Now it’s a ski-loud lake,
words crumble like stale cake.
To a mind that’s walked the plank
itself is what it’s like.
And the sky above it blank,
and beneath that sky, your bank.

While “the plank” may primarily be there for the rhyme — though there may be a plank over the lake — the key line “itself is what it’s like” lands with more force for sticking out — like a plank — from the fluid supports of the rhyme. The natural scene suggests the rhymes, but the mind detached even from its own versifying effort to, as in the previous verse, say what something is “like,” maintains an unrhymed diffidence.

Indeed, Barkin’s verse has a tendency to let diffidence keep the upper hand, sometimes to good effect, as for instance in what seems, with its easy rhymes, a little parody of what might be a Frostian scene that ends: “I’ll sit here till I hear the front door close. / A man must fight the devil that he knows.” We watch a scene play out and let the final line take us beyond the everyday situation — a wife yelling at a husband who is burning up his motor trying to get out of the snow — to Barkin’s greater purpose. Here one finds a suitable proverb in the moment, but sometimes, more tellingly, we might see the poet finding out what lurks in his own heart.

There are such glimpses, but the lyric for Barkin seems less an occasion for self-exploration than for keeping the self at bay. A teacher, Barkin, in “Schooled,” when asked “did you always want to teach?” says “I never did. I’m not sure why I’m here. / When you start out, you do things on a dare— / to test your strength, and then to pay the rent / as you guys go to school because you’re sent.” The poem’s conclusion — which takes us back to the text being studied (Wordsworth) — gestures toward the poetic imagination, in which earth and moon “praise the sun while trading doubtful looks,” but lets the “doubtful look” control the entire enterprise: both the speaker as a teacher and as a poet. Too much paying the rent? Too much going where one is sent?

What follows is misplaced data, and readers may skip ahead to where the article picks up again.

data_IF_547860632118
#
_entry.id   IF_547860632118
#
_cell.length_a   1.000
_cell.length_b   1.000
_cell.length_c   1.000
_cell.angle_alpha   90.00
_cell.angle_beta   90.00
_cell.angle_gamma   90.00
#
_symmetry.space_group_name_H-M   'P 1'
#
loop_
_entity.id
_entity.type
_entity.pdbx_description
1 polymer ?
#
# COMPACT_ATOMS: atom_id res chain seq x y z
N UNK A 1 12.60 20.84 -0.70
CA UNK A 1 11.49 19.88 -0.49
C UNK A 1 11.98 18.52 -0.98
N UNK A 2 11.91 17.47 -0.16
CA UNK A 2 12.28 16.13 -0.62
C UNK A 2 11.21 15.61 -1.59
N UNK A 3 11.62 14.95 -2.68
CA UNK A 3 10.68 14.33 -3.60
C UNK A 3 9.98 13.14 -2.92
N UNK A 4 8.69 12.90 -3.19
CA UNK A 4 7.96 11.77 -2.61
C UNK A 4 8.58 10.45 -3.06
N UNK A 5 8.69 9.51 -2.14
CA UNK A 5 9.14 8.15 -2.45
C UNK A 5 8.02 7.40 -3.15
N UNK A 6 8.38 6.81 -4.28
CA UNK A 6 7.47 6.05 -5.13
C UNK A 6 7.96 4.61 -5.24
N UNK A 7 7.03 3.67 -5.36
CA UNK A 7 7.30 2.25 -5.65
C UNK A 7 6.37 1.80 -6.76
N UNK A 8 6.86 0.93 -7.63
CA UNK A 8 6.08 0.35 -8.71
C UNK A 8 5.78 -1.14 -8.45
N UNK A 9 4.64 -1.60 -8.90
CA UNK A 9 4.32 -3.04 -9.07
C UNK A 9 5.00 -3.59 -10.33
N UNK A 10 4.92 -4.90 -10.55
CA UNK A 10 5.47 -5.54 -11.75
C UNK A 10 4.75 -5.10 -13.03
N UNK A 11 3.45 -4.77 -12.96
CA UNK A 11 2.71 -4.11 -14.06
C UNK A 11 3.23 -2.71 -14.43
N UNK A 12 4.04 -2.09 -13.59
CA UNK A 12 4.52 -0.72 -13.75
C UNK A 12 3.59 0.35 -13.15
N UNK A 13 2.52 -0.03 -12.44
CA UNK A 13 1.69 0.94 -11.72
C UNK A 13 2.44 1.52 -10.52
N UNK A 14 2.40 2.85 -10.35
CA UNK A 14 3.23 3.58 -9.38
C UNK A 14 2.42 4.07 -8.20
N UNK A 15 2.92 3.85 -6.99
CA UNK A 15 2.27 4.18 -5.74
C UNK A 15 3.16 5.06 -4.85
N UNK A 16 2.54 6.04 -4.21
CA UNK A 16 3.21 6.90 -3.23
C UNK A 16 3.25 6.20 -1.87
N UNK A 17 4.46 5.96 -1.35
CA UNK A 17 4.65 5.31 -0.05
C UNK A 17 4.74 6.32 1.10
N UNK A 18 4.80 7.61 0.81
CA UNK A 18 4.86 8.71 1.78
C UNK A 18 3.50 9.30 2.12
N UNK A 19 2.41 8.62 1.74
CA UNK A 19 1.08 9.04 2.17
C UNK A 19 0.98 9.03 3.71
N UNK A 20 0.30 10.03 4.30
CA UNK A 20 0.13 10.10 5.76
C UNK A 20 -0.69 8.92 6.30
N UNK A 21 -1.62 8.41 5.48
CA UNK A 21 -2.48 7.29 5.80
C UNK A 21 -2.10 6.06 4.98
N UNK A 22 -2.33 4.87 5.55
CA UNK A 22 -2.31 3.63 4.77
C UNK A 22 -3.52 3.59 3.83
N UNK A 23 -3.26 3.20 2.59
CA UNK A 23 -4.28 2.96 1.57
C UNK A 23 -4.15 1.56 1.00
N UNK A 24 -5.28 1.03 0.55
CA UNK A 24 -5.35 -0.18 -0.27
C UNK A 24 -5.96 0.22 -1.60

The consolations of age are that one is no longer doing things on a dare or to test one’s strength; one can look back on the ones that got away and take stock: “You knew / way back when you held love at bay / you’d flourish in your own way / like wildflowers in their dark array.” It’s a nice thought — that “dark array” for a poet fond of keeping in mind “that dark lake” to which we tend — but the poem’s rhyme scheme, with its terza rima, skims across the important central verse of five, with verbs as rhymes: “show, know, go.” The “love at bay” looked back on, in other words, scarce causes a pause for thought, in the poem; all effort is to make the lesson of wildflowers the departed lover left become manifest — “the darkest gold, the deepest blue.” Do we trust the terms, the image, the lesson? Form and rhyme, after all, can be a manner, a way to dodge all those notions of life that don’t opt to be apt.